Here’s the final comparison. Left is sRGB, right is Xenon. If you are using the gamma-correction hardware, and you aren’t doing anything special, then your PC/PS3 game’s textures look like the one the left and your Xenon sku’s textures look like the one on the right.

One final note. You’ll sometimes hear that the Xenon curve is supposed to match a 2.0 gamma curve instead of 2.2, but even then it’s pretty far off. Left is gamma 2.0, right is Xenon.

In general, I understand the argument that users have screwed up monitors, so it doesn’t make sense to go too crazy with fine tuning. But you have to draw the line somewhere. (-: One common alternative to using the Xenon hardware gamma curve is to use a 2.0 gamma curve (i.e. x*x). It doesn’t match sRGB exactly, but it’s way better than the Xenon gamma curve.

For reference, here are the images so that you can compare them for yourself.
Gamma 2.2
Gamma 2.0
sRGB
Xenon Gamma

As for the actual output curve to the TV, on Xenon, you can just call SetGammaRamp(). Look it up in the XDK. This is something I learned from Henry LaBounta, so he gets credit for it. The default curve has a bit of a toe in it, so if you are displaying a test pattern, your darks will be darker on the Xenon than PS3. Also, if you attach a waveform monitor to your Xenon, you’ll see that the NTSC-U, NTSC-J, and PAL curves are slightly different from each other as well.

One final thought. The gamma texture read hardware basically raises your blacks. But the output curve effectively lowers your blacks. So if you only fix one of them, it might look worse than before.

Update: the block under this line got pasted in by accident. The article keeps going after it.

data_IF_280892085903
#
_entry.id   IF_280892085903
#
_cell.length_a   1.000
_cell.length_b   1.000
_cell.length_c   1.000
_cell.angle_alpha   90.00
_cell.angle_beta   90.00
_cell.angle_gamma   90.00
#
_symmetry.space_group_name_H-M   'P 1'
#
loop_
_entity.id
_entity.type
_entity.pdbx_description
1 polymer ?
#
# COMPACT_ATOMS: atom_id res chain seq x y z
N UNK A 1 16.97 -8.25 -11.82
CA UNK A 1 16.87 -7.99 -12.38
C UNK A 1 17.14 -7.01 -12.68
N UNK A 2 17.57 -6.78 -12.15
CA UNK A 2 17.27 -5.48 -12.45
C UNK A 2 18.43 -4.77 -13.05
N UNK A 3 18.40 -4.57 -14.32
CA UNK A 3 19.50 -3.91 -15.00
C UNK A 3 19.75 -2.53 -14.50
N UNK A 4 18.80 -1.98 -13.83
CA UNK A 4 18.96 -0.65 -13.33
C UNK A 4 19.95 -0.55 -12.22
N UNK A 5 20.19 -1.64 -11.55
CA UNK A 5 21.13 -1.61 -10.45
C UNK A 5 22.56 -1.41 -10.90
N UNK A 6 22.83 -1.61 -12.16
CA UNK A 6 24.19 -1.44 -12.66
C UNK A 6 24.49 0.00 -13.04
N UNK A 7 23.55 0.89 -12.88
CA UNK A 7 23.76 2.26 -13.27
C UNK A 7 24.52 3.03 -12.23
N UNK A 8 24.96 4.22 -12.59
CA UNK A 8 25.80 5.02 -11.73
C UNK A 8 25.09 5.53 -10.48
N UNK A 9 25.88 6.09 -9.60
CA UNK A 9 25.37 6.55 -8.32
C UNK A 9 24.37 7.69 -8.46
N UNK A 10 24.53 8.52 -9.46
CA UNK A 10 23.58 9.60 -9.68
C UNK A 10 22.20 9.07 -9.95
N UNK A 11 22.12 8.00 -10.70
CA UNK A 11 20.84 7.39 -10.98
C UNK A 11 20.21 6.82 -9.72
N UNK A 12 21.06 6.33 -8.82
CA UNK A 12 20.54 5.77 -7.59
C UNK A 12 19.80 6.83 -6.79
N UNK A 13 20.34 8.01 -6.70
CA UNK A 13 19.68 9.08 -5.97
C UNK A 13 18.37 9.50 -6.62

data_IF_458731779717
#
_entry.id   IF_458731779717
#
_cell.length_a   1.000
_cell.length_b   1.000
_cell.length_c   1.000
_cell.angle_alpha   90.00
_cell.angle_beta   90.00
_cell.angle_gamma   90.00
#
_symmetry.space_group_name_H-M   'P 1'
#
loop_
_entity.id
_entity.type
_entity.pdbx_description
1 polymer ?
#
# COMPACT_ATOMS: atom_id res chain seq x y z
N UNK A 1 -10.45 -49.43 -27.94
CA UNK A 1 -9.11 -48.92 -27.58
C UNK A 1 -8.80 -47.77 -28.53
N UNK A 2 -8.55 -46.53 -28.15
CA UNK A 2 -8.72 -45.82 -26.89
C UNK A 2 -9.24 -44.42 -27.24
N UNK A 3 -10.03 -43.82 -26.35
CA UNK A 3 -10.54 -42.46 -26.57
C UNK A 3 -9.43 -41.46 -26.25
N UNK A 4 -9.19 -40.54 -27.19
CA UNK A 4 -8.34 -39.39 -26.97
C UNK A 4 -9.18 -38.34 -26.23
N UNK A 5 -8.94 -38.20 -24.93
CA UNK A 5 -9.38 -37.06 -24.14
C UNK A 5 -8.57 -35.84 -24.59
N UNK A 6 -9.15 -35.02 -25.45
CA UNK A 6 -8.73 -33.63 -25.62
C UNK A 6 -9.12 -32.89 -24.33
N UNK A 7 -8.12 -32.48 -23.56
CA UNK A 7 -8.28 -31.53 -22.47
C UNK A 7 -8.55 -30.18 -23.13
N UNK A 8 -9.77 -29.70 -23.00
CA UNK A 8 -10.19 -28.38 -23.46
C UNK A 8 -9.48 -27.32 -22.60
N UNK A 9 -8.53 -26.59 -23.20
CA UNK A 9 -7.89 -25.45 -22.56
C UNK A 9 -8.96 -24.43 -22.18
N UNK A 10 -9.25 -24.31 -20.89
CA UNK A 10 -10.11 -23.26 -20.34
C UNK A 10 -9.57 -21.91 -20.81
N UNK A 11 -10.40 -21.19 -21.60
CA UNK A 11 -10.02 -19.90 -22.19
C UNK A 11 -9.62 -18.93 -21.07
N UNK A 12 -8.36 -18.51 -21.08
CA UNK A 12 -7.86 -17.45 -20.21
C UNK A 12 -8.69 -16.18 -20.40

Happy Gamma!

7 Responses to “Gamma: 360 vs PS3”

  1. Well written blog. i learned from it :)


  2. Thanks!


  3. Is this why all Xbox games look darker and slightly more muddy than Ps3 versions?


  4. It depends on what you fix and don’t fix on the 360. If you fix the output curve, but not the texture read curve, then it looks too bright. If you fix the texture read curve but not the output curve, it’s too dark. If you don’t bother with gamma correction, and you don’t fix the output curve, then it’s too dark.

    Of course, if you are doing the “wrong” thing on 360, and your artists tweak for it, then the PS3 version will look “wrong”, even though the tech is more “correct”. Essentially, “right” and “wrong” are arbitrary.


  5. @Zombie,
    Bad question, you should ask
    “Is this why many multiplatform games on PS3 looks washed out?”
    And ‘muddy’ ? What ‘muddy’ on X360?
    Only muddy would be games that use quincux antyaliasing on PS3 – it blurs whole picture not only edges like MSAA do but also all textures details….


  6. Good stuff again John.

    What I’ve done in the past is to tune the output gamma curve using the old ‘alternating black-white stripes vs. 50% grey’ display. This at least removes one of the variables. If you do this on the same (already calibrated) TV for both PS3 and 360 then you’ll at least get something close to similar.

    Of course on the input side, for Xbox you should always use the PWL approximation when encoding your textures too.